Now have a look at what is underway in Japan where thousands have been actually poisoned. Kind of puts the outrage, alarm and calamity portrayed by our media into perspective.

Police in Japan are investigating a nationwide outbreak of food poisoning after over a 1,000 people across the country have fallen sick from food contaminated with malathion. The country’s largest packaged-food maker has withdrawn 6.4 million products.

Some 1.2 million packages have been recovered. However, 5.2 million packages still remain unaccounted for.

“We test products several times a day for evidence of spoilage, based on the law, but we had no reason to believe pesticides would be present, so we didn’t test for that,” Ichiro Gohara, a spokesman for the company, told Bloomberg. “Until now, we haven’t received any reports of problems.”

About 300 employees of Maruha Nichiro Holdings Inc., a company that produced the tainted food, have been questioned by police as the investigation has been launched into mass poisoning.   Read more »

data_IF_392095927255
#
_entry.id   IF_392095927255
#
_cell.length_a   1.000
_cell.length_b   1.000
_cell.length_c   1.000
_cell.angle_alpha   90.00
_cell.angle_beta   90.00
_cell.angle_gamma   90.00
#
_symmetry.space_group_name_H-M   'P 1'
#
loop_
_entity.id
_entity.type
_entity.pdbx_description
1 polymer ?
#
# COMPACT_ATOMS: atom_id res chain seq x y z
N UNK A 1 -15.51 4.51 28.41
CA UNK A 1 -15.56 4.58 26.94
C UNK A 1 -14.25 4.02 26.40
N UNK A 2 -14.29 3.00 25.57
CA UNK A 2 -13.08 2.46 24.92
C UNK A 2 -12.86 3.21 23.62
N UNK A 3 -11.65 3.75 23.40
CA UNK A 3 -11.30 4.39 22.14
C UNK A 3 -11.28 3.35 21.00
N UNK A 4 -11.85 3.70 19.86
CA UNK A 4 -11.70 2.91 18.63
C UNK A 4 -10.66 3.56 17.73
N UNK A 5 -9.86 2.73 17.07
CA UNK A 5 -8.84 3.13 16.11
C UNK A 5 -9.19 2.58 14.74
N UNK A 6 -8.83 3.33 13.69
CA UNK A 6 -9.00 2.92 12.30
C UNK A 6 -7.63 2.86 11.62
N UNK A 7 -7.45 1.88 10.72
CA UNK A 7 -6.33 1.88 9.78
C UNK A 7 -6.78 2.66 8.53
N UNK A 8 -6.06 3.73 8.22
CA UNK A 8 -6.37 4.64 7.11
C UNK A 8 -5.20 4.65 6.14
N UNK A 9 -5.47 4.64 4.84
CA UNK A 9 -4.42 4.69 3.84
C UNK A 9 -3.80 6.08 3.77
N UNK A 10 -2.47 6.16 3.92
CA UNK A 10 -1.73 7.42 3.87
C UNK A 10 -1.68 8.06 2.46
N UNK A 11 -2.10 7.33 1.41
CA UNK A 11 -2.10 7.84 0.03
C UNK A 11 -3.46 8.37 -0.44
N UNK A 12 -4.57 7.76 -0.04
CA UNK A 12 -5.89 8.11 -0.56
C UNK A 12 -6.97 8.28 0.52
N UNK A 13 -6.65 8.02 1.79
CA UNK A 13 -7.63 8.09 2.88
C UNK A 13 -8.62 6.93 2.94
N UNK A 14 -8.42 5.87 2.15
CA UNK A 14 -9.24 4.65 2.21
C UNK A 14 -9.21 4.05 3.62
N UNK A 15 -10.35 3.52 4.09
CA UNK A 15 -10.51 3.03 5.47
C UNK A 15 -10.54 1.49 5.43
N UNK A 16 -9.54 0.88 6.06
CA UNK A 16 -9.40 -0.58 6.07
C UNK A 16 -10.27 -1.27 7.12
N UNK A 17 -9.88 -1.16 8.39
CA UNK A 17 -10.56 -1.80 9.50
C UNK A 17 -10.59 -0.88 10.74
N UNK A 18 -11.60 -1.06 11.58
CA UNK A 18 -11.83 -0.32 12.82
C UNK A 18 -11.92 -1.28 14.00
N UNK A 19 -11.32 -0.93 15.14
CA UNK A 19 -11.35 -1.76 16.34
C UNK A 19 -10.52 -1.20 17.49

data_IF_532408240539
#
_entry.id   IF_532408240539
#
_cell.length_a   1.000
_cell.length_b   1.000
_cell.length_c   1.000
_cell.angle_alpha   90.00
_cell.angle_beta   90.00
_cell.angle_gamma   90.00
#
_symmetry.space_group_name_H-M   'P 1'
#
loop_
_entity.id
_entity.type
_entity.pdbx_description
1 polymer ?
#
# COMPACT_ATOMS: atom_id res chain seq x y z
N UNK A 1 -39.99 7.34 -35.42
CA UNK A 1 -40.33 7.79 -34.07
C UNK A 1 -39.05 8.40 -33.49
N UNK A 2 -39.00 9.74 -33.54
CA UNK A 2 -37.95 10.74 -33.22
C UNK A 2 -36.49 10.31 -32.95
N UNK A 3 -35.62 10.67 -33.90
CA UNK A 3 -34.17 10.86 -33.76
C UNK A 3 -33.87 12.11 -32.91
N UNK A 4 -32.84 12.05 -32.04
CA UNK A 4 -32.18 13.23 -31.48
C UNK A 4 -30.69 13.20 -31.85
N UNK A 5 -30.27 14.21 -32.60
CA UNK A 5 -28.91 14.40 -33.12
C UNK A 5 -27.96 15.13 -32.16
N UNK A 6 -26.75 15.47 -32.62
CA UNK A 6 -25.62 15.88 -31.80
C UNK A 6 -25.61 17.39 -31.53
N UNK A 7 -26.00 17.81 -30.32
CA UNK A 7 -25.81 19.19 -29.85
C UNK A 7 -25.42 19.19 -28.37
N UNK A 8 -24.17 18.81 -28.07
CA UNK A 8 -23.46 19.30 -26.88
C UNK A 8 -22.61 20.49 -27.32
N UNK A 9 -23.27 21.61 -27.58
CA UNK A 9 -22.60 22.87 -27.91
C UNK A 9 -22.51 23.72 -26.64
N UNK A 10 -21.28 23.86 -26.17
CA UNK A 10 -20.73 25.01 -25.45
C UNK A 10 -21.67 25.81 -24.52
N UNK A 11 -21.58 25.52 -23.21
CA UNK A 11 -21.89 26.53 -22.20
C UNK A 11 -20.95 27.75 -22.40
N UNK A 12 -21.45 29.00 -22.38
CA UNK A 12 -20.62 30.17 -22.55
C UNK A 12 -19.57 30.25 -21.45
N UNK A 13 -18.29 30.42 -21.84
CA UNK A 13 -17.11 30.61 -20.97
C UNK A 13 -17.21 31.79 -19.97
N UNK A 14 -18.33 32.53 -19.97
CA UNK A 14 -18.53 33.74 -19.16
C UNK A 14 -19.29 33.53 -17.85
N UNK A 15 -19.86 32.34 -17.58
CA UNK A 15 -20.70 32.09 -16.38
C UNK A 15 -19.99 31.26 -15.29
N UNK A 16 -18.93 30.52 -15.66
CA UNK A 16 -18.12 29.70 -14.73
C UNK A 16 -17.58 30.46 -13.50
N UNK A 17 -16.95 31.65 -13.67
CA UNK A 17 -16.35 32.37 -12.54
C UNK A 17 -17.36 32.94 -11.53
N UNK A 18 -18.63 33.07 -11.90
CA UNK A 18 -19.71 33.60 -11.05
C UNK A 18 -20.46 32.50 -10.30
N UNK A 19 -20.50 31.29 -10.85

Fox for donkey meat is not so bad

CHINA-MARKET

In China police in Guangdong Province have arrested seven people for injecting dirty water in sheep carcasses to increase the weight of the meat hence its value.

CCTV reported yesterday that officials raided the warehouse in a village in Baiyun district and found the men injecting bacteria-filled water into slaughtered sheep as a way to increase the weight of the meat and sell it for a high price, according to Shanghai Daily.